Groundbreaking kicks off project that will bring 91 new residential homes to heart of Westgate

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    More than 25 citizens, business owners, project personnel and City officials gathered Wednesday morning to break ground for a new multi-use project that promises a major step forward in revitalizing the Westgate neighborhood.

    In keeping with the goal of providing walkability and creating vibrant public spaces, the project will include a large landscaped plaza area adjacent to the building. Additionally, the structure is being carefully placed far back on the site to help it blend in with the terrain and visibly merge with the steep slopes on the south edge of the property. The project is being built on a parcel on the southwest corner of the Westgate intersection at 10032 Edmonds Way, currently containing an empty retail pad and the remains of an old building foundation in the area of the current Bartell Drug.

    With construction planned for later this year, the project offers a mix of residential units, street-level space for small businesses, and both surface and underground parking. And developers say they are taking positive steps to attract new residents from across the economic spectrum, with 20 percent of the units designated as affordable housing, renting at below market, according to Mark Craig, president of Henbart LLC, the commercial real estate firm spearheading the project. Henbart is an affiliate company of Bartell Drug and owned by the Bartell family.

    “This is critical piece of the plan to invigorate Westgate as a vital, walkable, rich neighborhood,” said Edmonds Mayor Dave Earling. “We have the amenities here already — everything from grocery stores to salons to restaurants — the big missing piece has been close-in housing. This project provides that.”

    For more details on the project, including additional renderings and site plans, see earlier My Edmonds News coverage here.

    — Story and photos by Larry Vogel

    13 COMMENTS

    1. Let’s hope the city has planned for safe walking in the area. The benefits of walking need to have safe places to do it. I like all the flags placed in busy intersections in other parts of town.




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    2. With 91 residences and retail, how many underground parking spaces will there be? Even if the 91 have one car each, and even only half of them have no cars, will there be ample parking?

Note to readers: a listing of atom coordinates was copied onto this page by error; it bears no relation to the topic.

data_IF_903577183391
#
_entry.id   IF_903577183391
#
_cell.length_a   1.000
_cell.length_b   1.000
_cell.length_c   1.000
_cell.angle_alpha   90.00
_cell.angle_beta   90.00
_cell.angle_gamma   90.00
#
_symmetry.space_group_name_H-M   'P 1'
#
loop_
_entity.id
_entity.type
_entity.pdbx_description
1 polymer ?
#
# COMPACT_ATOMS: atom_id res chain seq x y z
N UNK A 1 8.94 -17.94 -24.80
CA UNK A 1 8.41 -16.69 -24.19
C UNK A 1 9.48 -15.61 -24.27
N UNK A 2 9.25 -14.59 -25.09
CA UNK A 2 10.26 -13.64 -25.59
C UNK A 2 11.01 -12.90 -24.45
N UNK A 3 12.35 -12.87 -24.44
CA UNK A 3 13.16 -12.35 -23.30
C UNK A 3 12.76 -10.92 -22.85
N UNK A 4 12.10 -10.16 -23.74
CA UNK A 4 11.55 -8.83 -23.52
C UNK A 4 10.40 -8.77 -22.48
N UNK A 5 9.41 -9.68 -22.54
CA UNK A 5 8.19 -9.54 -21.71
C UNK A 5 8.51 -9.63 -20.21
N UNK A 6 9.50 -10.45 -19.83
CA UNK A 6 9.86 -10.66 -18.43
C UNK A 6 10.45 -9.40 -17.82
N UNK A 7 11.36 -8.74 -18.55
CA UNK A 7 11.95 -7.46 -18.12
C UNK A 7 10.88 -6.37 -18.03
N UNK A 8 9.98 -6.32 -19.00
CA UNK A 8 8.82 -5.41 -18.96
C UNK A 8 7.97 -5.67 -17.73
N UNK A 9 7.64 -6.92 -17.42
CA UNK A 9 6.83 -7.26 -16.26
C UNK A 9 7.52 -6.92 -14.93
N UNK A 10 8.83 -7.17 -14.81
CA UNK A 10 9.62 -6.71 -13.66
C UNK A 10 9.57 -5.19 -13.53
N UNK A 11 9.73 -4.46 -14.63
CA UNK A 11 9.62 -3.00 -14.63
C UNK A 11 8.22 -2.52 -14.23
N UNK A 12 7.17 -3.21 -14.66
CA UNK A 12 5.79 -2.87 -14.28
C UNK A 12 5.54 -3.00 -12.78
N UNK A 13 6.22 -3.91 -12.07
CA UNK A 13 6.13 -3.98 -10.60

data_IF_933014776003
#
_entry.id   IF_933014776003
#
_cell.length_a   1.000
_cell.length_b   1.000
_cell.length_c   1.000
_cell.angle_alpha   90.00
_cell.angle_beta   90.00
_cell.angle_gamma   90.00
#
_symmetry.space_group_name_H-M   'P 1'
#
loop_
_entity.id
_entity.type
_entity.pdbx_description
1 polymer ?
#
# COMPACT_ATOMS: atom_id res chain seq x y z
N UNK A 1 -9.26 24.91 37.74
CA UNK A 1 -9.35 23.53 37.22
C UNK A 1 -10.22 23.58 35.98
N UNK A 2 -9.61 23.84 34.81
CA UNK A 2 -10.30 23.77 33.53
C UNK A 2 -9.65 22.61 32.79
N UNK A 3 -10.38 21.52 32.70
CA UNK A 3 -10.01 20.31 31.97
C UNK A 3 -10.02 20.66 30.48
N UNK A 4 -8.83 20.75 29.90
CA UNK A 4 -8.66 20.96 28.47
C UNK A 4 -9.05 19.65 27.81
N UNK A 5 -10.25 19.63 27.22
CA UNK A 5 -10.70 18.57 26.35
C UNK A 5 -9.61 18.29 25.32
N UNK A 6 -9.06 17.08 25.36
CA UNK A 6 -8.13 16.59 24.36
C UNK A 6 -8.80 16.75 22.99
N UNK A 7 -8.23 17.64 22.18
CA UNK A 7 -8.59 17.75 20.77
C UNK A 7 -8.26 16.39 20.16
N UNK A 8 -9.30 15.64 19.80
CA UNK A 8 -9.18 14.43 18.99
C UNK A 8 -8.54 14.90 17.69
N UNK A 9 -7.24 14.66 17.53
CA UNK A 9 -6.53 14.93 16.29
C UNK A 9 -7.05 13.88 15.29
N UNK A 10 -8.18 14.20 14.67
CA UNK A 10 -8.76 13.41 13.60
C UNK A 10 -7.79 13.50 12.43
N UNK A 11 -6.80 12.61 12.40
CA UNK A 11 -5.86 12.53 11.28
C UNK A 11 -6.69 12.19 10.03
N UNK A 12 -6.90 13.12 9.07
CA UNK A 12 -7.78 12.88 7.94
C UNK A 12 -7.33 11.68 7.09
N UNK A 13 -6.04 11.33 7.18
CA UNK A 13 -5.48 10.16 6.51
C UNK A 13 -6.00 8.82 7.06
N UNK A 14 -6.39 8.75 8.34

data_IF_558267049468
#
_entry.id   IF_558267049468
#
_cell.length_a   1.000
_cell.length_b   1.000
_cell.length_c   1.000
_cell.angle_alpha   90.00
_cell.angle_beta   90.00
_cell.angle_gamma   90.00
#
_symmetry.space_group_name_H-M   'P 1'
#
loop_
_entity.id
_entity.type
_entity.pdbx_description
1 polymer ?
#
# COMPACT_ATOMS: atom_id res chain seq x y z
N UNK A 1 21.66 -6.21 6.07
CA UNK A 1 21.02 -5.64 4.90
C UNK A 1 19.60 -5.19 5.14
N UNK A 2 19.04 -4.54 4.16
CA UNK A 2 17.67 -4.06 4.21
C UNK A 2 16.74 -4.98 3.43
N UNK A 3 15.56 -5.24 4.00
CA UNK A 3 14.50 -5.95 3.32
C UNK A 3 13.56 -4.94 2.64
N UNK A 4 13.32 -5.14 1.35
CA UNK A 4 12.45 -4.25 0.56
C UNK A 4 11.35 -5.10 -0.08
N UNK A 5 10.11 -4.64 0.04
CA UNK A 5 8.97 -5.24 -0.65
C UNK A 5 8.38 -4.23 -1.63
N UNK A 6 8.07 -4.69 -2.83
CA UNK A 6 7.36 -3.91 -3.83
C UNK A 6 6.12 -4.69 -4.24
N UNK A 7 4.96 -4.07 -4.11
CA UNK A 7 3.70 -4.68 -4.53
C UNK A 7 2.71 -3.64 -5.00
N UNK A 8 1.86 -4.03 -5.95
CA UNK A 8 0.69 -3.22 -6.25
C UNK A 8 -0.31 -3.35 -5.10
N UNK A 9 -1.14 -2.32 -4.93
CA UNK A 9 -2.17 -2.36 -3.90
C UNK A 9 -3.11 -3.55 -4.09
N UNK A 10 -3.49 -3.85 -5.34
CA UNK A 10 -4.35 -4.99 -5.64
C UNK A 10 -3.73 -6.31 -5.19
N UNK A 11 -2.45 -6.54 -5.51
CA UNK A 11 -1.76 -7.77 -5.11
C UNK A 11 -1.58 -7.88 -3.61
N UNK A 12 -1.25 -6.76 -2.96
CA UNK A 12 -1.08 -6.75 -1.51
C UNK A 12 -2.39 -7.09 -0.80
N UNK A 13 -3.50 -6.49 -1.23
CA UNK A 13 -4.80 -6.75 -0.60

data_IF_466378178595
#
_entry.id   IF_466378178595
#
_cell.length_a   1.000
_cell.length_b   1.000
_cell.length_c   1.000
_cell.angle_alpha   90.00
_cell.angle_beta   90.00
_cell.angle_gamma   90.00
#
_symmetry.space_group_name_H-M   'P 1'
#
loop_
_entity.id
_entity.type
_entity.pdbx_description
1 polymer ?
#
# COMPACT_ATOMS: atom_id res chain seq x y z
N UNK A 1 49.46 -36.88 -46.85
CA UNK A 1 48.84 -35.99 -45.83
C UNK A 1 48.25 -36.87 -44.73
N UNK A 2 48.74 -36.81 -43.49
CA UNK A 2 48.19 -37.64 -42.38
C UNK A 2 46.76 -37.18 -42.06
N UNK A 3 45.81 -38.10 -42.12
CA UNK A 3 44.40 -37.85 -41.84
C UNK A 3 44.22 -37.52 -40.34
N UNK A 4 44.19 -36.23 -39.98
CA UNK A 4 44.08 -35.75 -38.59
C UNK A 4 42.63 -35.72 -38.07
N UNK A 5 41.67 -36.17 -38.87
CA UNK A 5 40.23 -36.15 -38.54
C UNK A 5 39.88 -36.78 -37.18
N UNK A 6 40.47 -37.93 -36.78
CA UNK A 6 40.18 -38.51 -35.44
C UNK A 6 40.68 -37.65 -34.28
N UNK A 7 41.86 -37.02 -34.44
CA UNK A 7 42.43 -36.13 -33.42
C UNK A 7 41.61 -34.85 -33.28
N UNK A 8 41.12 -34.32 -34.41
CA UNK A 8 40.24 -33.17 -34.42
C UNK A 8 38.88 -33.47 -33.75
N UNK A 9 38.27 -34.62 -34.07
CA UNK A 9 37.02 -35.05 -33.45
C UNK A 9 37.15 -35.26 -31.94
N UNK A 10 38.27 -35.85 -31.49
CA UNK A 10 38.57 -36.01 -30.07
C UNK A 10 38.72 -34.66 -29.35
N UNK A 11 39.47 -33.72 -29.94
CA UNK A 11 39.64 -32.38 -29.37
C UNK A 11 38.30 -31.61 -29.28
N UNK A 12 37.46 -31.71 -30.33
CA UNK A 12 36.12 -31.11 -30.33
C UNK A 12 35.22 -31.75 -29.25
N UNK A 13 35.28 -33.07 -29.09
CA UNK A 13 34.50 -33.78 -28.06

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    3. In my estimation 35 underground stalls are hardly sufficient. The above ground stalls will be mostly taken up by retail, and if they are also taken up by some of the 91 residences, it is going to be REALLY interesting.
      But who am I to question genius.




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    4. Council agreed to the parking requirements. The more parking that is demanded with a project the less likely a project will “pencil out”.




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    5. I really hope they figured the parking out, because this area is already a challenge at times. The increased traffic is going to be a mess. For fun, try making a right out of that lot onto Edmonds Way and then make a left onto 9th. Already impossible when there is ferry traffic.




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    6. Aren’t we in the sustainable post-auto age? At least one of the Planning meetings said we were…

      So who needs parking stalls? We can walk, use bicycles, wheel chairs, walkers, Uber, Lyft, buses, etc.

      In other words, this was not well thought out…




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    7. Construction is already well underway at this site and the most westerly entrance off of Edmonds Way is now closed. Parking is going to be a big problem during the construction.




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